I think C&D hit on the reason the new Prius looks the way it does - it's so ugly the wind doesn't want to touch it either. :)
 

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CUV sales trends have been taking off in recent years. So your statement doesn't really fly unless you are classifying the Bolt as a hatchback.
Most Americans will classify the Bolt EV as a compact hatch, not a CUV.

Nissan Juke, Honda HRV, Mazda CX3, Toyota CHR, Buick Encore, etc are CUVs, even if offered in FWD, they have distinct style vs Bolt EV (which is very much compact hatch)
 

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GM tried taking technology big with the Silverado 1500 hybrid, and it got mixed results...
Yes, but IIRC, it added $20K to the price of the truck. No way someone would spend that much more just to get a hybrid.

And that's the basic problem. Someone has to pay for that big battery; either GM takes a cut in profit (not likely), or the customer pays a lot more (also not likely).
 

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Yes, but IIRC, it added $20K to the price of the truck. No way someone would spend that much more just to get a hybrid.

And that's the basic problem. Someone has to pay for that big battery; either GM takes a cut in profit (not likely), or the customer pays a lot more (also not likely).
Also, the hybrid technology they tried to use there was embedded in the transmission and would only work on their large SUVs and trucks where the transmissions are already large. It was dumped in favor of the Voltec design which can be scaled up to those same vehicles.
 

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Discussion Starter #16
CUV sales trends have been taking off in recent years. So your statement doesn't really fly unless you are classifying the Bolt as a hatchback.
Most Americans will classify the Bolt EV as a compact hatch, not a CUV.

Nissan Juke, Honda HRV, Mazda CX3, Toyota CHR, Buick Encore, etc are CUVs, even if offered in FWD, they have distinct style vs Bolt EV (which is very much compact hatch)
I've seen an Encore and Cruze hatchback lined up next to my Bolt, and the Bolt is MUXHT, much closer in shape to the Encore than the Cruze.
 

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I've seen an Encore and Cruze hatchback lined up next to my Bolt, and the Bolt is MUXHT, much closer in shape to the Encore than the Cruze.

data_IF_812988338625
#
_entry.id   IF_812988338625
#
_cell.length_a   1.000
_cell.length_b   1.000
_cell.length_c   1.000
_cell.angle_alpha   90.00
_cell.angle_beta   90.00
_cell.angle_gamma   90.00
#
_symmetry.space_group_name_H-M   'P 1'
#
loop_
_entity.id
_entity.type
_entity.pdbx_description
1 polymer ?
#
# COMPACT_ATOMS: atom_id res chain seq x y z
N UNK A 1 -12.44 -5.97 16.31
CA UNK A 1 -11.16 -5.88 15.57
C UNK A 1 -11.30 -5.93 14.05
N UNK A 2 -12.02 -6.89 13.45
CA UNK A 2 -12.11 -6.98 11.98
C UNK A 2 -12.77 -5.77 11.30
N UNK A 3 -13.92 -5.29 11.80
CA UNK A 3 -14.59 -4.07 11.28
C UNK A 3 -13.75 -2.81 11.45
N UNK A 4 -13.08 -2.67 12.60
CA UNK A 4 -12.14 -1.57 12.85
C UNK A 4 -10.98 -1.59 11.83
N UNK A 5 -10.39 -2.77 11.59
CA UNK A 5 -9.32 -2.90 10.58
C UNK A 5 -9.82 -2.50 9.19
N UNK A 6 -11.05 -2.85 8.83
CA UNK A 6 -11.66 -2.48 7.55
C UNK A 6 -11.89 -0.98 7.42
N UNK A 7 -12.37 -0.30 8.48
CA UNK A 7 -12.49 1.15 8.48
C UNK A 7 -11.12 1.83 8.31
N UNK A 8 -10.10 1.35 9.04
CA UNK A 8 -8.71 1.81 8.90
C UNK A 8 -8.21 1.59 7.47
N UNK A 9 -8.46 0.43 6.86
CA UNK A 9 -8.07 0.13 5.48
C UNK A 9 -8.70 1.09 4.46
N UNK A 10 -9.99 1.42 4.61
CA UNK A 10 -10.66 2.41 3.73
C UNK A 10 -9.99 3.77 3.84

Cruze is a sporty hatch like Mazda 3. Bolt EV is a sub compact hatch like the Honda Fit. If the Bolt EV had some extra ground clearance and more aggressive styling and black plastic trim I could see it looking like a CUV. I get that practically speaking it is comparable to a FWD Juke, it doesn't look like a CUV any more than a minivan looks like an SUV (even if they are about the same, like Pathfinder and Quest).
 

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Honestly, the term CUV/crossover is just made up by the manufacturers anyways.
I'll be interested to see what the Buick Bolt looks like.
 

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The Bolt is literally, officially classified as a "small wagon". Plus it's shape looks more like a larger Chevy Spark than any CUV I've seen.

Not trying to knock it. It's just not what most Americans would consider a CUV.

It doesn't hurt that the Bolt is also the best CUEV on the market today, beating Tesla to the punch by several months.
If by "CUEV" you mean Crossover Utility EV, wouldn't you mean to say beating Tesla by several years rather than several months? Model Y is expected in 2019 or 2020, I believe.
 

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Dirty little secret: Compared to some cars, the Aztek/Rendevous were not failures, just short runs. About 475,000 were sold in the US in 8 years.